We searched the genome database to retrieve candidate genes for novel AP endonucleases using the tBLASTn program (25) and then the MitoProt II program (26) was applied to the hypothetical proteins encoded by the retrieved sequences in order to examine their potential to be located in mitochondria. First, we found a cosmid clone (DDBJ/EMBL/GenBank accession no. Z956290) of Schizosaccharomyces pombe genomic DNA that encodes a hypothetical protein (S.pombe APN2/ETH1, accession no. CAB09119) homologous to human APE1 and Escherichia coli XTH and which possesses a putative MTS in its N-terminal region. Next, using the SpAPN2 amino acid sequence, we retrieved a clone of human genomic DNA sequence (accession no. Z83821). By analyzing the DNA sequence using the SPL program (Weizmann Institute of Science Bioinfomatics Unit) (27) we predicted a gene consisting of six exons encoding a hypothetical human homolog of SpAPN2. Then, once again using the MitoProt II program, we predicted that its N-terminal sequence likely functions as an MTS. cDNA fragments for the hypothetical protein were amplified by PCR from the human cDNA library (human leukemia MATCHMAKER cDNA library, HL4015AB; Clontech Laboratories) using two primers, 5′-2 (5′-GTGAGCTGGAACATCAATGG-3′) and 3′-2 (5′-GTAAACTCATCCATGTTTCC-3′), corresponding to the sequences in the first and third exons of the putative gene in combination with two other primers, GAD2 (5′-GTTTGGAATCACTACAGGGATGT-3′) and GAD3 (5′-CAGTATCTACGATTCATAGATCTG-3′), derived from the vector itself. Amplified cDNA fragments were subcloned into the pT7Blue(R)T vector (Novagen) and sequenced. The cDNA sequence was almost identical to that registered in DDBJ/EMBL/GenBank as APE2/XTH2/APEXL2 (accession nos. AF119046, AJ011311 and AB021260, respectively).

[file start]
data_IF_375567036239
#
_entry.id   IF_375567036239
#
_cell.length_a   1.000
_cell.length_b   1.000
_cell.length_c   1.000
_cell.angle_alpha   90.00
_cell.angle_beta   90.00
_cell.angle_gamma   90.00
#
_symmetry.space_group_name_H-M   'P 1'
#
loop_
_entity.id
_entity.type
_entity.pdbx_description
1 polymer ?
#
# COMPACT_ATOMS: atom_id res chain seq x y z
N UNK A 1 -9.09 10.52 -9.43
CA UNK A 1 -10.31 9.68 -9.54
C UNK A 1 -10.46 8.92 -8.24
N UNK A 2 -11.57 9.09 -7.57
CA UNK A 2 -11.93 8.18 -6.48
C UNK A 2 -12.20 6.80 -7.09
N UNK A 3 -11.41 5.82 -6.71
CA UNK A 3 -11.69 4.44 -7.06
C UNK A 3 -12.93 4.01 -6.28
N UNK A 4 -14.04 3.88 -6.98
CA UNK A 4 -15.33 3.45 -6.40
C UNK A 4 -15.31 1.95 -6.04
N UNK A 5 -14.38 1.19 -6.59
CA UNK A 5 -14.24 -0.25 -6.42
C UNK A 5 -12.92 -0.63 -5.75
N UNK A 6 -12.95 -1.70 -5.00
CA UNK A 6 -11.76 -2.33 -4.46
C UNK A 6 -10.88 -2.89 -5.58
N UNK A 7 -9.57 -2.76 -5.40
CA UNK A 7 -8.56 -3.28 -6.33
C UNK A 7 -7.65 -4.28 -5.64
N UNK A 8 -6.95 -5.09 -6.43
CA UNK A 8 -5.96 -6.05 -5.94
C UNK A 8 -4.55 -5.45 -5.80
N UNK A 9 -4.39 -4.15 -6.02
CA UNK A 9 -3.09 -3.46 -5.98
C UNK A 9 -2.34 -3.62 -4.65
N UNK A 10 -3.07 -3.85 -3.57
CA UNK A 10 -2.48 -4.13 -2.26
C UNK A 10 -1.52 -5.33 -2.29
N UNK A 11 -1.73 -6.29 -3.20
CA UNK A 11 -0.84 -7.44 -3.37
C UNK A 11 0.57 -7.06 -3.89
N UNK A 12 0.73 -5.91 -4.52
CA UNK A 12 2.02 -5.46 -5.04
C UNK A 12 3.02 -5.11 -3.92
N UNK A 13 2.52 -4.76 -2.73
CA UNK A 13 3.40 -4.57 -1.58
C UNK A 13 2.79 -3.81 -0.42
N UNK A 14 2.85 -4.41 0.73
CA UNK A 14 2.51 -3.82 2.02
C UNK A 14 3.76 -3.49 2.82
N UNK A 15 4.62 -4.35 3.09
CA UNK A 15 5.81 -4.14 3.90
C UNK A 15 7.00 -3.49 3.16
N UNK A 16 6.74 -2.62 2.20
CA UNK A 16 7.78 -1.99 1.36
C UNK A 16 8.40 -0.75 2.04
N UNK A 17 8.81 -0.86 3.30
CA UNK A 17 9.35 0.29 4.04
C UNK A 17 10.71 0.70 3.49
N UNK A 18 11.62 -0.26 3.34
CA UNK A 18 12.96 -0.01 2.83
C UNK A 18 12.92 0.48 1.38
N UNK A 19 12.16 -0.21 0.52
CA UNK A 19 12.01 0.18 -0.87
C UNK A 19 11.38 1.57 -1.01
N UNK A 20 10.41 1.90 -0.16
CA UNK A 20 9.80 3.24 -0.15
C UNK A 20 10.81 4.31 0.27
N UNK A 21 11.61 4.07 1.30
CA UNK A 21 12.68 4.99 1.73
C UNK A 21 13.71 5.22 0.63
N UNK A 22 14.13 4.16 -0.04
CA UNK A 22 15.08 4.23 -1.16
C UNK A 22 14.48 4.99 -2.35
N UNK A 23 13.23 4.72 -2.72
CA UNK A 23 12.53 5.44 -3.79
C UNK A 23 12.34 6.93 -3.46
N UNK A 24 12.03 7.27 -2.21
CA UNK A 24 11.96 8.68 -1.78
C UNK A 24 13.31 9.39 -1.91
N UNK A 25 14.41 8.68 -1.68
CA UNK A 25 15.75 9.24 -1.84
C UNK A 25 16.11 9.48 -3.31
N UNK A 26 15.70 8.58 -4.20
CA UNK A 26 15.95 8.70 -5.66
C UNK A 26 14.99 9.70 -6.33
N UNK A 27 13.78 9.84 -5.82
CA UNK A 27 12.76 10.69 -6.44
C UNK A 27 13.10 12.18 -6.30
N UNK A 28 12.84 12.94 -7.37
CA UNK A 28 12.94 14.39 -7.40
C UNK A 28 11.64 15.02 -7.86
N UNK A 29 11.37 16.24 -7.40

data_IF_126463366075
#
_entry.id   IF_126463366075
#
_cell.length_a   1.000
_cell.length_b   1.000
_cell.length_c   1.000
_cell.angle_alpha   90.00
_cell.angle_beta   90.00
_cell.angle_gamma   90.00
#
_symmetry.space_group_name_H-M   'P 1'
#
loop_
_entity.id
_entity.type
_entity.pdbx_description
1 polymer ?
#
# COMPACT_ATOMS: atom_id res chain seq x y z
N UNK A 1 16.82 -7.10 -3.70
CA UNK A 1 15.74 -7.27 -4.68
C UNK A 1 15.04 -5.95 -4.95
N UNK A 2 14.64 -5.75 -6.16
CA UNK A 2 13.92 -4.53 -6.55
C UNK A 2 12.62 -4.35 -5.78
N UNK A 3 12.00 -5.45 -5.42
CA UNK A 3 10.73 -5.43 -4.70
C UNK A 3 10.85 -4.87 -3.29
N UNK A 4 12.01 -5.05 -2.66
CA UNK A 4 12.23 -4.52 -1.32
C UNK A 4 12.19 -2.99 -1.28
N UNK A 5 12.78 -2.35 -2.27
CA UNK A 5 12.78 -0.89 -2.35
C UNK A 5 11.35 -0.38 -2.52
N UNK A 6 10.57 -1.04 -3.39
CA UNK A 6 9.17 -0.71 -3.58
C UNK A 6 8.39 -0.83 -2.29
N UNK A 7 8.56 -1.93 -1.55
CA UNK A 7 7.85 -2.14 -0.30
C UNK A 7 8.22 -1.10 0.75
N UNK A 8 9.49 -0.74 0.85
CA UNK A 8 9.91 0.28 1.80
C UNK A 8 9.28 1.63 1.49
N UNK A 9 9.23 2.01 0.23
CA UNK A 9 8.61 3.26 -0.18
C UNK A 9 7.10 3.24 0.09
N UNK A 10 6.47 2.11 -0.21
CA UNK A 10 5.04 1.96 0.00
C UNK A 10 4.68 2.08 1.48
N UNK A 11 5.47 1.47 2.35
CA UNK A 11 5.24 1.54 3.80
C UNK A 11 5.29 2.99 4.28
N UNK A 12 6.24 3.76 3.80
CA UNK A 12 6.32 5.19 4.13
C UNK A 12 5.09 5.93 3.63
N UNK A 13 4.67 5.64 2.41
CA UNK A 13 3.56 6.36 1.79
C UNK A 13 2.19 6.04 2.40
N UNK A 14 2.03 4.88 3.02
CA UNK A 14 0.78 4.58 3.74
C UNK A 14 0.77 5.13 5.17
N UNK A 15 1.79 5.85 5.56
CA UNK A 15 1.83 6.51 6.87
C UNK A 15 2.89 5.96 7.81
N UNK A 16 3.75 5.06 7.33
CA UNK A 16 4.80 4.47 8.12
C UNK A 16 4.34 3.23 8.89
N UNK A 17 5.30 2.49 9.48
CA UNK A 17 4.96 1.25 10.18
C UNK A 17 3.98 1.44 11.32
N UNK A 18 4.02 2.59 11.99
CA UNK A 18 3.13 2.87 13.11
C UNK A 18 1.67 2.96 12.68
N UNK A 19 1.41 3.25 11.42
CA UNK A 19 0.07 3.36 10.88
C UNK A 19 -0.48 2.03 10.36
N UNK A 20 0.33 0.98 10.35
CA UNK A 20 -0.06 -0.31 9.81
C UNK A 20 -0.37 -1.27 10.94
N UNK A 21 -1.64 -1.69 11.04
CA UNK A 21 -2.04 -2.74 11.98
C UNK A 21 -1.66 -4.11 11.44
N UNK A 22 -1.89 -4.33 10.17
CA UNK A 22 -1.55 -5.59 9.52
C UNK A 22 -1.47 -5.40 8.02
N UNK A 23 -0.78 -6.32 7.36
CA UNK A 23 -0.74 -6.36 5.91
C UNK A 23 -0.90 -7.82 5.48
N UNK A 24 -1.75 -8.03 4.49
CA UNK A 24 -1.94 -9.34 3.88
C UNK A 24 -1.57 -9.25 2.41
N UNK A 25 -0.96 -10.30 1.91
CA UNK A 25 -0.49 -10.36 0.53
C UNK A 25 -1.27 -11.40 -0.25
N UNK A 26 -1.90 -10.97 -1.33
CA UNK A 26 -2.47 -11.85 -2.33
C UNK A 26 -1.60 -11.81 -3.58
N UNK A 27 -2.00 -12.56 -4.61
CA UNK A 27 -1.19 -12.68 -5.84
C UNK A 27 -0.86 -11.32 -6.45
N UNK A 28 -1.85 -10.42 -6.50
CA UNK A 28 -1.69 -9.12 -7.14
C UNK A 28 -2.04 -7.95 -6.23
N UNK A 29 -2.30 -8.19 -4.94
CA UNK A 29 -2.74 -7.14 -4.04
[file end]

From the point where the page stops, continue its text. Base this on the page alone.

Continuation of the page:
Plasmid construction

To construct pYN3103:TrpE-APE2 encoding the fusion protein TrpE–APE2, an APE2 cDNA fragment encoding amino acids 1–518 was inserted into the PstI and BamHI sites of YN3103:TrpE (28) with the aid of PCR. A NcoI–BamHI fragment prepared from pYN3103:TrpE-APE2 was transferred into the NcoI and BamHI sites of pET3d and thus construct pET3d:TrpE–APE2 was obtained for expression of TrpE–APE2 protein in E.coli. Plasmid pET32a:APE2 encoding the fusion protein TrxA–APE2 was constructed by inserting the APE2 cDNA fragment into the NcoI and BamHI sites of pET32a(+) (Novagen) with the aid of PCR. Plasmid pET3228D:hPCNA was constructed by inserting human PCNA cDNA (amino acids 1–216) from pT7-PCNA (29), a generous gift from Dr T.Tsurimoto (Nara Institute of Advanced Science and Technology, Japan), into the NdeI and HincII sites of pET3228D, in which the lacI gene was deleted from pET32a(+) and its XbaI–BlpI region was replaced with a XbaI–BlpI fragment coding an N-terminal His tag derived from pET28b(+) (Novagen).